The rocks are cut by light, etched against blackest shadow, lashed and stroked by sea and wind over aeons, unmoving, immemorial. There is a lunar, leprous cheesiness about them, and some look like Easter Island statues. The stars go by like traffic, like the old cars of the gods, and the rocks seem to watch them.
Stars don't normally move; nor do we normally see them move, except for the odd shooter. But these stars appear to be racing vertiginously by at a zillion light years per second, with tremendous gyring trajectories, steeply or gently curving or almost straight, describing the shape of the Universe, with us apparently in the middle; except that they're not, of course, and we're not (how sad). The trajectory we see in our sky, in frozen curved needles of long-extinguished light, is that of our own blue planet, and it measures not light years but a little earthly hour.
These pictures, then, show apparently stationary bits of our planet against a background of apparently whirling stars. There are no people in them. Yet they are entirely artificial. The stars could obviously not be seen thus without time-lapse photography, and no more could the rocks. With the passing of the minutes their black shapes are eaten into by the rotating beam of the lighthouse - consumed, in the slowest of slo-mo, by time.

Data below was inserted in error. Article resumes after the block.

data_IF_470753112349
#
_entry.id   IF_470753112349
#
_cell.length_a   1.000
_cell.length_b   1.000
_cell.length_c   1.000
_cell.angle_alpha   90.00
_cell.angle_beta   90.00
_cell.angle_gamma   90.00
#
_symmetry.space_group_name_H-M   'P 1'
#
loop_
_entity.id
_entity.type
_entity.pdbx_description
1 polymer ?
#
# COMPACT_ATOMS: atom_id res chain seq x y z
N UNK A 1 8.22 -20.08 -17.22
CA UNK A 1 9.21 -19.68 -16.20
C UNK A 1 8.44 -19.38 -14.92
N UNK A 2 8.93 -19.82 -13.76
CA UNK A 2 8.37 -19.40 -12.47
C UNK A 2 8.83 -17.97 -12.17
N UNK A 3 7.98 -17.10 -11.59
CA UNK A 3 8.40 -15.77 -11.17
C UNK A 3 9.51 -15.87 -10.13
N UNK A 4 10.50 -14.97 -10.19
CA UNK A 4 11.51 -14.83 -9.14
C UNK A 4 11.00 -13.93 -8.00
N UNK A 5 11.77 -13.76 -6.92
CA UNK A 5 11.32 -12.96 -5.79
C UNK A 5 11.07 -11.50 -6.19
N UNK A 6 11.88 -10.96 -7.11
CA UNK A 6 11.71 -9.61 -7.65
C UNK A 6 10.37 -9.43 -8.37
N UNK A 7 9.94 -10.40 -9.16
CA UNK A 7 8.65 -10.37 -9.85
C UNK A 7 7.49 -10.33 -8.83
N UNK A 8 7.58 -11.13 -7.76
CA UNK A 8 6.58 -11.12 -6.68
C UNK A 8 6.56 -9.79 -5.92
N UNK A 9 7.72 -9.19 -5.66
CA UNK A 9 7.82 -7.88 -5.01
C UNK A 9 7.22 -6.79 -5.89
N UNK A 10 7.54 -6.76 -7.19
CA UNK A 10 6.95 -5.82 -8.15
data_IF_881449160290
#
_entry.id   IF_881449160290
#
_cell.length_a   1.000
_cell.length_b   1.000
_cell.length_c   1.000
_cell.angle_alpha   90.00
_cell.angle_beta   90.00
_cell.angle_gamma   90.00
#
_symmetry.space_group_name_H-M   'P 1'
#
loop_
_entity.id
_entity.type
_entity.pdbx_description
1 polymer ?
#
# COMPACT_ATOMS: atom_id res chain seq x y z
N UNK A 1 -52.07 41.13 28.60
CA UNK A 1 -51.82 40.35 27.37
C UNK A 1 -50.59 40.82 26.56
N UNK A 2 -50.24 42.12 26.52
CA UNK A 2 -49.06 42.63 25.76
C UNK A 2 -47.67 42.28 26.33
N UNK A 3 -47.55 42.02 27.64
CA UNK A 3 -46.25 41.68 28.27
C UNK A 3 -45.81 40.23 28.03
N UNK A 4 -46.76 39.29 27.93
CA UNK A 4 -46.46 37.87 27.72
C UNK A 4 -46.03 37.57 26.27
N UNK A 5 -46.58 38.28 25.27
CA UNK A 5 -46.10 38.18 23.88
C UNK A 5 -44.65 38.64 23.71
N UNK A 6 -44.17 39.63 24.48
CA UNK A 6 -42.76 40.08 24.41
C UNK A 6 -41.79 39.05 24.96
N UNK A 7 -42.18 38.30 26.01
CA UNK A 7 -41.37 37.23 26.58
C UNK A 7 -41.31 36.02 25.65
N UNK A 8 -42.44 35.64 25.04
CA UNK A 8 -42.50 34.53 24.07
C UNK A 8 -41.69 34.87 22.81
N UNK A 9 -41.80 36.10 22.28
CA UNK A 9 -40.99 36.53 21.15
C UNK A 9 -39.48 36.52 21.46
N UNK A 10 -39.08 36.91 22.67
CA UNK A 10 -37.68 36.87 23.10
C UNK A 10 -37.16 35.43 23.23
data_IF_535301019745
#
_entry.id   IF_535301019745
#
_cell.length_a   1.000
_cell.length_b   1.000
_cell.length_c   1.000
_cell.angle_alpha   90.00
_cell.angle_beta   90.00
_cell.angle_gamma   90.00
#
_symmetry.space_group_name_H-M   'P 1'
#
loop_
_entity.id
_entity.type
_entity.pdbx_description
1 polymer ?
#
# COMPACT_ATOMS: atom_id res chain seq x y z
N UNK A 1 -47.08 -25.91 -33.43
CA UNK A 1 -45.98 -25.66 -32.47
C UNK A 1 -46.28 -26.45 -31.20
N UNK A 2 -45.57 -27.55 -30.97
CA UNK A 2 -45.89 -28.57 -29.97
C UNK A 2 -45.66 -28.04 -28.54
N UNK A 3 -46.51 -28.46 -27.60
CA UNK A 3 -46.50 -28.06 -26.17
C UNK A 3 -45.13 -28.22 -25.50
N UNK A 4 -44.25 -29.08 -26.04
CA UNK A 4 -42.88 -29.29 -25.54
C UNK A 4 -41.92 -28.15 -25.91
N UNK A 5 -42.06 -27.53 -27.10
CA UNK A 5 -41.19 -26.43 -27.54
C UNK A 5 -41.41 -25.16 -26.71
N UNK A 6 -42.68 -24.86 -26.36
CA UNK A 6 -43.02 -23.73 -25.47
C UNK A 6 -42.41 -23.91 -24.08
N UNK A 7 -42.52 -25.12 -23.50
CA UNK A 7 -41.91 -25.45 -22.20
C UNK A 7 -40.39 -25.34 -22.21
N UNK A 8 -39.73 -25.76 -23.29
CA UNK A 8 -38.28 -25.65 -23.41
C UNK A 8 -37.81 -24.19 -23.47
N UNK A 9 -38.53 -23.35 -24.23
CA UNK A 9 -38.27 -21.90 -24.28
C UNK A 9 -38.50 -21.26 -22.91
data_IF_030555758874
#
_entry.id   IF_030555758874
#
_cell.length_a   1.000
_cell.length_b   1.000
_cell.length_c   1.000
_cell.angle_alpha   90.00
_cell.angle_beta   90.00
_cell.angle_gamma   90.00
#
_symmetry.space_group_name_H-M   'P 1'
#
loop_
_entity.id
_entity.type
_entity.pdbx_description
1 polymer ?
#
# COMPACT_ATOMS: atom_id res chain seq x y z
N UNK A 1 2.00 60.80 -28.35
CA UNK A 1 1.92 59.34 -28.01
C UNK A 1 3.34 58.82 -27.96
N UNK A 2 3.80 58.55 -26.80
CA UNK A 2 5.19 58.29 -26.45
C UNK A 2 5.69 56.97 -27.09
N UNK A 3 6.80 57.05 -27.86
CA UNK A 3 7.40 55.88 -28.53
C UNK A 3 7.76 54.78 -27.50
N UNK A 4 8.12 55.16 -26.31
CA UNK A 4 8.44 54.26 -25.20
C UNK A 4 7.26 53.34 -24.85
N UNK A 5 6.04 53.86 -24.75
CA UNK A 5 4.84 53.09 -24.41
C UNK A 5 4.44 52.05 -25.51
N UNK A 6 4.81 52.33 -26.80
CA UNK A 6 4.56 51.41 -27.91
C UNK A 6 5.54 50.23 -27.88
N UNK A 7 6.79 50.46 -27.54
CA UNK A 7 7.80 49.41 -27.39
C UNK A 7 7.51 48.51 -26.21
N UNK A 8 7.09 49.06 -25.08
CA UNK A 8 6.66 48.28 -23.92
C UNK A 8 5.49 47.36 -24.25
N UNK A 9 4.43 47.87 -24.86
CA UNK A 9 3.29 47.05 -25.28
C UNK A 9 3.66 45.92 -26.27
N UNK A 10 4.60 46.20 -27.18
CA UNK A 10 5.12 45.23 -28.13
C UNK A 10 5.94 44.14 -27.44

The lighthouse prints the rocks with time, explains Patrice Terraz. I think it sounds better in French. Indeed, I do not think it too fanciful to detect in these photographs - in their logic, artificiality and poetry - a peculiarly French sensibility that is quite lost in translation. "On voit le temps passer. Seul le temps trouve le temps de laisser sa trace, par la rotation de la terre, par la faisceau du phare qui sculpte le paysage." ("One sees the time pass. Only time finds the time to leave its trace, by the rotation of the earth, by the beam of the lighthouse which sculpts the landscape.")
M Terraz is 32 and has been working as a photographer for 10 years. He has done poster campaigns for various public services in the Midi (he lives in Montpellier); he has exhibited in Paris, New York, London. Most of his photographs have been portraits, often with a philosophical bent; in one recent series, he posed mummies from the catacombs of Palermo against living Sicilians who looked like them.
There is an intriguing similarity, intellectually at least, between those pictures and the nocturnal studies shown here (there are 20 of them, taken over two August fortnights in 1994 and 1995). In the Sicilian pictures, the viewer sees twins, one alive, the other centuries dead. Here, the idea is applied to natural rather than human history, but the effect achieved is the same: by drawing attention to the nature of time, Terraz contrives to transcend it. !Reuse content